WHEELING, WV, Jan. 24, 2011 — Wheeling Jesuit University students will present their research projects to lawmakers and the Governor on Tuesday, Jan. 25 as part of the annual Undergraduate Research Day at the Capitol activities.
Held in the Capitol rotunda, the Undergraduate Research Day runs from 8:45 a.m. to noon. Students present their discoveries in poster format and talk to legislators about their findings. The projects are all original research and the posters and projects are designed to inspire questions from viewers.
The titles of the three Wheeling Jesuit topics and students presenting are:
• Effects of scent administration on on-line shopping behavior, Sarah Mogan
. Mogan is a senior psychology major from Washington, Pa. This is her second visit to the legislature as a research student from Wheeling Jesuit.
• Physiological effects of food and non-food stimuli on food neophobics and food neophilics, August Capiola
. Capiola is a junior psychology major and is also from Washington, Pa.
• Effects of Wii game play on cognition, Andrea Bova
and Mark Sappington
. Bova is a psychology major from Pittsburgh, Pa. who just graduated in December 2010. Sappington is a senior psychology major, with a religion minor, from Morgantown, W.Va.
Associate professor of psychology Bryan Raudenbush, accompanies the students and mentors them in their research. Raudenbush is also the director of undergraduate research at the university and has taught at the University for 13 years.
Students and their advisors will also have an opportunity to visit their State Senators and House of Delegates to talk about undergraduate research also as part of the big day. Gov. Ray Tomblin is expected to address the students at a special noon luncheon in their honor. (From left are Andrea Bova, August Capiola, Mark Sappington and Sarah Mogan, in the psychology student lounge.)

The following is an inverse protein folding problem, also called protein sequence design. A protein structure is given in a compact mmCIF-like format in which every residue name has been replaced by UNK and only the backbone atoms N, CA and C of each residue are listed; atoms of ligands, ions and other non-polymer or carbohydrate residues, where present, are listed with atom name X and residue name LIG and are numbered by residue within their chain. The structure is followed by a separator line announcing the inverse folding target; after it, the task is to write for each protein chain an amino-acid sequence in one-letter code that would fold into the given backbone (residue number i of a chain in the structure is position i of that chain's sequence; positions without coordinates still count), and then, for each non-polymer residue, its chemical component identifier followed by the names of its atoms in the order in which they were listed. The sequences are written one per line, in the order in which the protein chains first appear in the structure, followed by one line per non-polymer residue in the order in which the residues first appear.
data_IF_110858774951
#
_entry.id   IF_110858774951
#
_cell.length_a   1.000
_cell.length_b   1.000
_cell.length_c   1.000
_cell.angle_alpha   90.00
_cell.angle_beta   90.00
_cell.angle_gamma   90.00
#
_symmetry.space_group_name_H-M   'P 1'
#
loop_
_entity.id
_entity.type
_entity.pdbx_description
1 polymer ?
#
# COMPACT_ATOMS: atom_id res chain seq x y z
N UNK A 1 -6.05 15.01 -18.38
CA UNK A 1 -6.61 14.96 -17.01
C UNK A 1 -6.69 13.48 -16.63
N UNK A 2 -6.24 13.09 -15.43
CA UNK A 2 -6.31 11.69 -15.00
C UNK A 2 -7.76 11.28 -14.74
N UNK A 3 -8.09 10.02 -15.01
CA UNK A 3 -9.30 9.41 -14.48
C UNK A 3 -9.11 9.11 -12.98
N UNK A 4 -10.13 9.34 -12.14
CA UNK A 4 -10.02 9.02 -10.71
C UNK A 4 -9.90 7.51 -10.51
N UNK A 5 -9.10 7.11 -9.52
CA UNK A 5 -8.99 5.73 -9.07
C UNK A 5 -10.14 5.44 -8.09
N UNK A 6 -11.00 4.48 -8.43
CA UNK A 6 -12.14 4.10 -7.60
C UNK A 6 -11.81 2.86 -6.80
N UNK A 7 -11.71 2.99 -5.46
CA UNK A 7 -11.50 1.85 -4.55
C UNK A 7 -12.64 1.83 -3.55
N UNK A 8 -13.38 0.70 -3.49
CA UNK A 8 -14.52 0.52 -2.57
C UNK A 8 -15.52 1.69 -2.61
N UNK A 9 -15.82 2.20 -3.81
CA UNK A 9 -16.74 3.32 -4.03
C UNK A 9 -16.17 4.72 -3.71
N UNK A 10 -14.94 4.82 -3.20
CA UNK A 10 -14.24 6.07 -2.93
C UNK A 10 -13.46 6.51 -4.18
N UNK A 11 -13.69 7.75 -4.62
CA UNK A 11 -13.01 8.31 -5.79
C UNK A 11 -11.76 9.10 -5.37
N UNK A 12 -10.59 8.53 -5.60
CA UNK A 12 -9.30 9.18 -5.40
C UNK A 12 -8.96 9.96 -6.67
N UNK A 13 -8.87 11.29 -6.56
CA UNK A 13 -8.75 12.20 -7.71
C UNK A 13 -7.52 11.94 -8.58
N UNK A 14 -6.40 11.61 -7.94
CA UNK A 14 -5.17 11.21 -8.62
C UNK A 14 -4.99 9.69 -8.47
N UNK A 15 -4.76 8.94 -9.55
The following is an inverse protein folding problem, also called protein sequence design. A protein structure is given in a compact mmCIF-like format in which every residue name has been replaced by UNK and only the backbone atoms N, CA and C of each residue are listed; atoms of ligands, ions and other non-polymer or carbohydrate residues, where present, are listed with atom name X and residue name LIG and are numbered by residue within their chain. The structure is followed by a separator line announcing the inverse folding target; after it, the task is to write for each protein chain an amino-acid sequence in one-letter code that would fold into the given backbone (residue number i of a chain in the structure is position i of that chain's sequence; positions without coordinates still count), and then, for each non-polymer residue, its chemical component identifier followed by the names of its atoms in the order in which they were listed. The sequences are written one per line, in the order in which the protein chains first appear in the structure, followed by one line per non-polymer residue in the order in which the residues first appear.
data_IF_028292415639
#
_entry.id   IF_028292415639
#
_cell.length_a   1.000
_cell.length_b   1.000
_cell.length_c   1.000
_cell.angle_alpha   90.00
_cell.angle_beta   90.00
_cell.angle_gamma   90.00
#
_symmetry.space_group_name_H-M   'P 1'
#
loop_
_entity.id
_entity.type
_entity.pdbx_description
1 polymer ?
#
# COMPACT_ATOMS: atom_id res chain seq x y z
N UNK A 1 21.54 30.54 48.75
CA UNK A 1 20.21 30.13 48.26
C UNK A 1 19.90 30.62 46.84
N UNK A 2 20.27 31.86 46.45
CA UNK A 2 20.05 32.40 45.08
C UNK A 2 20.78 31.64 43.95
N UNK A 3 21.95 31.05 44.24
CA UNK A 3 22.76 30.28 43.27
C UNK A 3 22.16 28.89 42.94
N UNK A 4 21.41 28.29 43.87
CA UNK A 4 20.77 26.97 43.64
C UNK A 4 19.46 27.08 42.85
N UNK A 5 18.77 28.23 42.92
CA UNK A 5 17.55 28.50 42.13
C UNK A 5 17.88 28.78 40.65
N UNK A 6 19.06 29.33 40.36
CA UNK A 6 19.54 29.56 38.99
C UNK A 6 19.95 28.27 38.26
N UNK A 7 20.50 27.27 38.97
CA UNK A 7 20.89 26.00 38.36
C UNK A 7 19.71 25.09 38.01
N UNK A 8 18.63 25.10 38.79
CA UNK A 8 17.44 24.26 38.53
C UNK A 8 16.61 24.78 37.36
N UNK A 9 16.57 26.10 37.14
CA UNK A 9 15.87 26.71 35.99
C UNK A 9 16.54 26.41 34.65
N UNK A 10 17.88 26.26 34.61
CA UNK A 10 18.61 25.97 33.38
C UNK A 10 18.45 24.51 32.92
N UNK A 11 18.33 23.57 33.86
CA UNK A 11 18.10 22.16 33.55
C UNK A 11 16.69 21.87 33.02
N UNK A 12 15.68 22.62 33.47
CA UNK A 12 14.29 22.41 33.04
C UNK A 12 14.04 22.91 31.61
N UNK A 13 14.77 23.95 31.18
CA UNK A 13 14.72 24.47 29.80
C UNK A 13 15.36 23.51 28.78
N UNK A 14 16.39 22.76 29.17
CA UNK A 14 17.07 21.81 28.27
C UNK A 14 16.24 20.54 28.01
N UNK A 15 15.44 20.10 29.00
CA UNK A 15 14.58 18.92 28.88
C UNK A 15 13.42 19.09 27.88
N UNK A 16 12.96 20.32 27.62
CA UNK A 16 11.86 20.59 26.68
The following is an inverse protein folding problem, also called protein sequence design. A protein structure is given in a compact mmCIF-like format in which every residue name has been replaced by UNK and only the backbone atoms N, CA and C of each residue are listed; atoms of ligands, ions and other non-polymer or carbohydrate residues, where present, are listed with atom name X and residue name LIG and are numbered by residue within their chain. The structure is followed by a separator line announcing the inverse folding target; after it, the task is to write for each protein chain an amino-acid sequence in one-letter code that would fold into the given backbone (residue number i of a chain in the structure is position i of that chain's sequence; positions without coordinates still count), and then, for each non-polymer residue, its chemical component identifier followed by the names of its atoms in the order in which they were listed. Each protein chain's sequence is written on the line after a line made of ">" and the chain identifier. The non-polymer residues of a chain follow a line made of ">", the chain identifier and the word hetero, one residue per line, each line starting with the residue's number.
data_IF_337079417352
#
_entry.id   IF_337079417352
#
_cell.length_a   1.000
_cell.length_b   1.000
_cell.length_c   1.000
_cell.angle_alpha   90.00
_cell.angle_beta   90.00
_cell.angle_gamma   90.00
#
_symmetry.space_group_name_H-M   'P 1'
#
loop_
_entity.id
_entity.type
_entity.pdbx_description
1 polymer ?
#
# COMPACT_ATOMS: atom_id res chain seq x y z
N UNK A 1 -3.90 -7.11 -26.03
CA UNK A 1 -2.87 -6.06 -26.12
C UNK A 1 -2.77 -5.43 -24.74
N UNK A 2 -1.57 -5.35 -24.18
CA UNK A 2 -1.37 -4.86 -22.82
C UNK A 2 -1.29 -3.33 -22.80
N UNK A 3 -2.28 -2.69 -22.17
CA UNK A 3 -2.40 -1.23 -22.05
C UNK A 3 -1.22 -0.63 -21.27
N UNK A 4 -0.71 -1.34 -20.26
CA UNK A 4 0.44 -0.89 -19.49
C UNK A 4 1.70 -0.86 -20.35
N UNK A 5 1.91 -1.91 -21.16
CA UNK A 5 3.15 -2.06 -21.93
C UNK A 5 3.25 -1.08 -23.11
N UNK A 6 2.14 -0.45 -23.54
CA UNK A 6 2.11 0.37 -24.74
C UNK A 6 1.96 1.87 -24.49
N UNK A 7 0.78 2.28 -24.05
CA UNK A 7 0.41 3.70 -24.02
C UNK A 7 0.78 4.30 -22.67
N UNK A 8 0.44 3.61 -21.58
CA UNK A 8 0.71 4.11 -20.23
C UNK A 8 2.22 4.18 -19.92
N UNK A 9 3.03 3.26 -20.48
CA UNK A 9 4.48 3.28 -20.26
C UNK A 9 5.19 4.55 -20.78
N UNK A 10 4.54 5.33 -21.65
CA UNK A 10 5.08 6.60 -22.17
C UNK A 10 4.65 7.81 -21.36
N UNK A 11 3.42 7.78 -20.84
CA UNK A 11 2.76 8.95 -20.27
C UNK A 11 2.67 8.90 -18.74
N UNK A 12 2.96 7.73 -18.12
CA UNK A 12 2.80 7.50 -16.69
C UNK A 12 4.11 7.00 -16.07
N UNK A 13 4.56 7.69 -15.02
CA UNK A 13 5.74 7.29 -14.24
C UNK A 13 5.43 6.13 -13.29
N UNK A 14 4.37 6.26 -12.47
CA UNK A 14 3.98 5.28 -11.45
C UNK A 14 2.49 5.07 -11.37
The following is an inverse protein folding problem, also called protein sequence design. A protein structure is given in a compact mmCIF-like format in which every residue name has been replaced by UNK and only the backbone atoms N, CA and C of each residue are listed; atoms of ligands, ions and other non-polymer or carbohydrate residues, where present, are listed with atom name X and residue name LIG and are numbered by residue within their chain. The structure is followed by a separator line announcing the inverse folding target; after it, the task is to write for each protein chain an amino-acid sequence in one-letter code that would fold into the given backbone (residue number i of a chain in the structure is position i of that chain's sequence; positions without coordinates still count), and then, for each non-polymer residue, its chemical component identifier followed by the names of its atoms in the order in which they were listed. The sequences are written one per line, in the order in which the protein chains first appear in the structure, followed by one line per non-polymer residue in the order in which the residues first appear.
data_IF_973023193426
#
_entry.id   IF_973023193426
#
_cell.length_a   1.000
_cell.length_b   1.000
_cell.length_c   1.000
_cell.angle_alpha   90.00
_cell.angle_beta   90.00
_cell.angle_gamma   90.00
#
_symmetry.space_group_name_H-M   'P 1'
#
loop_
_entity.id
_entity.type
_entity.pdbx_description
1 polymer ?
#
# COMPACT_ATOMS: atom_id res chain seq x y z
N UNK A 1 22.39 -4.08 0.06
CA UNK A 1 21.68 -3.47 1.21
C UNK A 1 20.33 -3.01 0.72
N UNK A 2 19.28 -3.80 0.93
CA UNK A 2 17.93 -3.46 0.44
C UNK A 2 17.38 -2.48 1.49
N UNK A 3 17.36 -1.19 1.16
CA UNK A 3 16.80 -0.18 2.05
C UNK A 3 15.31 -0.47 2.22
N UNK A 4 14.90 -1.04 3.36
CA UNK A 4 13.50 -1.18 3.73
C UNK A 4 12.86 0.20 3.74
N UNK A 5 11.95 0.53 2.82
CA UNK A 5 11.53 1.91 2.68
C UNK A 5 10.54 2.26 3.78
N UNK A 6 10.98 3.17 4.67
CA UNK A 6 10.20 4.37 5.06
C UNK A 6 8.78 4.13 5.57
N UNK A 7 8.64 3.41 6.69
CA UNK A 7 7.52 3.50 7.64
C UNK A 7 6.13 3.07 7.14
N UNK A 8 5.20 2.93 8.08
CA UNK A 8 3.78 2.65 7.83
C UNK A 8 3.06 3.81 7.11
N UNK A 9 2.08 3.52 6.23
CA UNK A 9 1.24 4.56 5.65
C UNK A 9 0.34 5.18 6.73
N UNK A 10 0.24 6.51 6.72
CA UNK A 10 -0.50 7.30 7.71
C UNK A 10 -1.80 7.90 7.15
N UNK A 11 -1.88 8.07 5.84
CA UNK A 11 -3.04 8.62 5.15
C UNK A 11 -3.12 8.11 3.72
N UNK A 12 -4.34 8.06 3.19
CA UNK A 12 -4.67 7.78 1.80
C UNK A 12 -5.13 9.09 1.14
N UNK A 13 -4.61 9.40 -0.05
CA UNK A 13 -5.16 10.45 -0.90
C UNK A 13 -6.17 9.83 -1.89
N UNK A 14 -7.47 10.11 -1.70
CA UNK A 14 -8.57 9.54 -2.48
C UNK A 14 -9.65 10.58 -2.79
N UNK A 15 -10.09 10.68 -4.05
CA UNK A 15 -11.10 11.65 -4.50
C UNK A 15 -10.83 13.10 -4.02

More than 100 students will take part in the eighth annual Undergraduate Research Day Tuesday.
Students are presenting posters in the areas of biochemistry, biology, chemistry, computer science and information technology, criminal justice, engineering, English, environmental studies, geography, geology, history, history/anthropology/sociology, mathematics, physics, political science and psychology.
This annual event helps members of the State Legislature and Executive Branch understand the importance of undergraduate research by talking directly with the students whom these programs impact.
Undergraduate Research Day is under the auspices of the West Virginia EPSCoR Office, which is responsible for development, administration, management, and implementation of the state's experimental research improvement program.
For more information on undergraduate research opportunities at the University, please contact Raudenbush at 304-243-2330.